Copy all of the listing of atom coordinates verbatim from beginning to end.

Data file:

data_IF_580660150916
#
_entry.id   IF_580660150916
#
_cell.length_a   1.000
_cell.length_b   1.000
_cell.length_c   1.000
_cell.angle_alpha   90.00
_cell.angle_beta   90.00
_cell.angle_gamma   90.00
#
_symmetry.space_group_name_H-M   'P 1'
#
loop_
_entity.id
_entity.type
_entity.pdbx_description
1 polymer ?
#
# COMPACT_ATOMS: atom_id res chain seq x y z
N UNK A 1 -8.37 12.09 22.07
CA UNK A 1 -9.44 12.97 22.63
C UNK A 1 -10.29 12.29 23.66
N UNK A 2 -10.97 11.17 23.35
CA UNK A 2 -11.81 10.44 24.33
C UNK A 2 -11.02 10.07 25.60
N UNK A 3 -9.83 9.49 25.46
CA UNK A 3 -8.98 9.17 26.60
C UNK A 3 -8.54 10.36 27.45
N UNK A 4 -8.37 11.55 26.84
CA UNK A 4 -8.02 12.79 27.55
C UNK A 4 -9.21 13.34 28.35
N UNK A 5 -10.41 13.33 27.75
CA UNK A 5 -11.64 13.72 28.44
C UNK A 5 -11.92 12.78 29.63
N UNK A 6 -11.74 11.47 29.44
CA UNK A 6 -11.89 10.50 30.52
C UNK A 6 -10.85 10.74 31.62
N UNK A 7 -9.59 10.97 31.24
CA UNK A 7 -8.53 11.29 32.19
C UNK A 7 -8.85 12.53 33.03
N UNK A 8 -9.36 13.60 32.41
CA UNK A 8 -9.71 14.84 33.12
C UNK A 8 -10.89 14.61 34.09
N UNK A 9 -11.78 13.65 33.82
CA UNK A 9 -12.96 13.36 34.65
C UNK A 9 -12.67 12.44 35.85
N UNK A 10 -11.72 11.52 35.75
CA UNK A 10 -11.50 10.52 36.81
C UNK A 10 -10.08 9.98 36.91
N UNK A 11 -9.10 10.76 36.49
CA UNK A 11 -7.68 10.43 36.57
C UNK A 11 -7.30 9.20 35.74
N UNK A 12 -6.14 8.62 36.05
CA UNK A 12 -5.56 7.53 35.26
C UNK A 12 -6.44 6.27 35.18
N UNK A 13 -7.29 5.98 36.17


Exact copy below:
data_IF_580660150916
#
_entry.id   IF_580660150916
#
_cell.length_a   1.000
_cell.length_b   1.000
_cell.length_c   1.000
_cell.angle_alpha   90.00
_cell.angle_beta   90.00
_cell.angle_gamma   90.00
#
_symmetry.space_group_name_H-M   'P 1'
#
loop_
_entity.id
_entity.type
_entity.pdbx_description
1 polymer ?
#
# COMPACT_ATOMS: atom_id res chain seq x y z
N UNK A 1 -8.37 12.09 22.07
CA UNK A 1 -9.44 12.97 22.63
C UNK A 1 -10.29 12.29 23.66
N UNK A 2 -10.97 11.17 23.35
CA UNK A 2 -11.81 10.44 24.33
C UNK A 2 -11.02 10.07 25.60
N UNK A 3 -9.83 9.49 25.46
CA UNK A 3 -8.98 9.17 26.60
C UNK A 3 -8.54 10.36 27.45
N UNK A 4 -8.37 11.55 26.84
CA UNK A 4 -8.02 12.79 27.55
C UNK A 4 -9.21 13.34 28.35
N UNK A 5 -10.41 13.33 27.75
CA UNK A 5 -11.64 13.72 28.44
C UNK A 5 -11.92 12.78 29.63
N UNK A 6 -11.74 11.47 29.44
CA UNK A 6 -11.89 10.50 30.52
C UNK A 6 -10.85 10.74 31.62
N UNK A 7 -9.59 10.97 31.24
CA UNK A 7 -8.53 11.29 32.19
C UNK A 7 -8.85 12.53 33.03
N UNK A 8 -9.36 13.60 32.41
CA UNK A 8 -9.71 14.84 33.12
C UNK A 8 -10.89 14.61 34.09
N UNK A 9 -11.78 13.65 33.82
CA UNK A 9 -12.96 13.36 34.65
C UNK A 9 -12.67 12.44 35.85
N UNK A 10 -11.72 11.52 35.75
CA UNK A 10 -11.50 10.52 36.81
C UNK A 10 -10.08 9.98 36.91
N UNK A 11 -9.10 10.76 36.49
CA UNK A 11 -7.68 10.43 36.57
C UNK A 11 -7.30 9.20 35.74
N UNK A 12 -6.14 8.62 36.05
CA UNK A 12 -5.56 7.53 35.26
C UNK A 12 -6.44 6.27 35.18
N UNK A 13 -7.29 5.98 36.17